Why Piers Morgan Should Testify

When his inquiry gets going in the next month, Lord Justice Leveson will have the power to call witnesses and question them under oath. Guido expects him to interview current and former tabloid figures. Those who have been at the heart of the Sun,  News of the World and the Mirror, or all of them. People like Piers Morgan.

Though Louise Mensch gave Morgan a slight get out clause last night by misquoting his book, the allegations she levelled at him are still valid. He did write about the theory and he has been accused by former colleagues of putting it into practice to break the Sven and Ulrika story. While Morgan can bluster from the comfort of CNN, will he be so gobby in front of a judge? There is only one way to find out.

His expertise in the field is rivalled by very few, so his evidence to Leveson is key. Lets just take a few things he has said in the past. In 2003 Morgan told the Culture Media and Sport Select Committee:

“I think, the working practices of a daily tabloid newspaper, of actually what goes on, you need to understand… in my view, there is very little difference now between the way the tabloids operate and the broadsheet newspapers.”

And what tactics were used in those operations?

In the same year that phone-hacking was rife on Fleet Street Morgan said:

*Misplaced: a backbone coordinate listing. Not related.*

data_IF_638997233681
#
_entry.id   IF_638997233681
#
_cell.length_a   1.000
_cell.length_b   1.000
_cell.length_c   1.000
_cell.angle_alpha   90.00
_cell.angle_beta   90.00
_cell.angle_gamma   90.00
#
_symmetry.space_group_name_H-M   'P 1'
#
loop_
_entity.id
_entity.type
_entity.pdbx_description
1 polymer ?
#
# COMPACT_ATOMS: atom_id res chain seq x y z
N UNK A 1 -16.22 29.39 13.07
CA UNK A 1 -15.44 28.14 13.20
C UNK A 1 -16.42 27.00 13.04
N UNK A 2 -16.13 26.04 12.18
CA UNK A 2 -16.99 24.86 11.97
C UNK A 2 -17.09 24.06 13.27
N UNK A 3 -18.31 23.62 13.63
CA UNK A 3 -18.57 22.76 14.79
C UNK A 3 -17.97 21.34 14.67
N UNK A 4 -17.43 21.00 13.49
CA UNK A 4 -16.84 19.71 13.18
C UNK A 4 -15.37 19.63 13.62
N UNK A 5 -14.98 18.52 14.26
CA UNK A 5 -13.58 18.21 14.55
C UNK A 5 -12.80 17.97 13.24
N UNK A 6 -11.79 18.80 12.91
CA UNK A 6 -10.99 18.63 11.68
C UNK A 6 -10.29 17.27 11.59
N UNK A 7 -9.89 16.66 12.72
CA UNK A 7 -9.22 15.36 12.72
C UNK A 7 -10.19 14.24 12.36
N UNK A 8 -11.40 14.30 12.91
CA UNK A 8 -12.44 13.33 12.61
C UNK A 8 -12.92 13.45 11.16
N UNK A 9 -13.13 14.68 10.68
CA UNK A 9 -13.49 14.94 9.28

“I have never known standards to be higher than they are today, particularly in relation to how we deal with ordinary people. I have never known it better.”

Perhaps he could expand on that a little, given what we now know?

He conceded “the problem is that if we slip up it becomes huge news.” He found that one out the hard way a couple of years later… 




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Dominic Raab wrote in his letter of resignation…

“This is, at its heart, a matter of public trust,” he told the PM, concluding: “I cannot reconcile the terms of the proposed deal with the promises we made to the country in our manifesto at the last election… I believe that the regulatory regime proposed for Northern Ireland presents a very real threat to the integrity of the United Kingdom. I cannot support an indefinite backstop arrangement, where the EU holds a veto over our ability to exit…”

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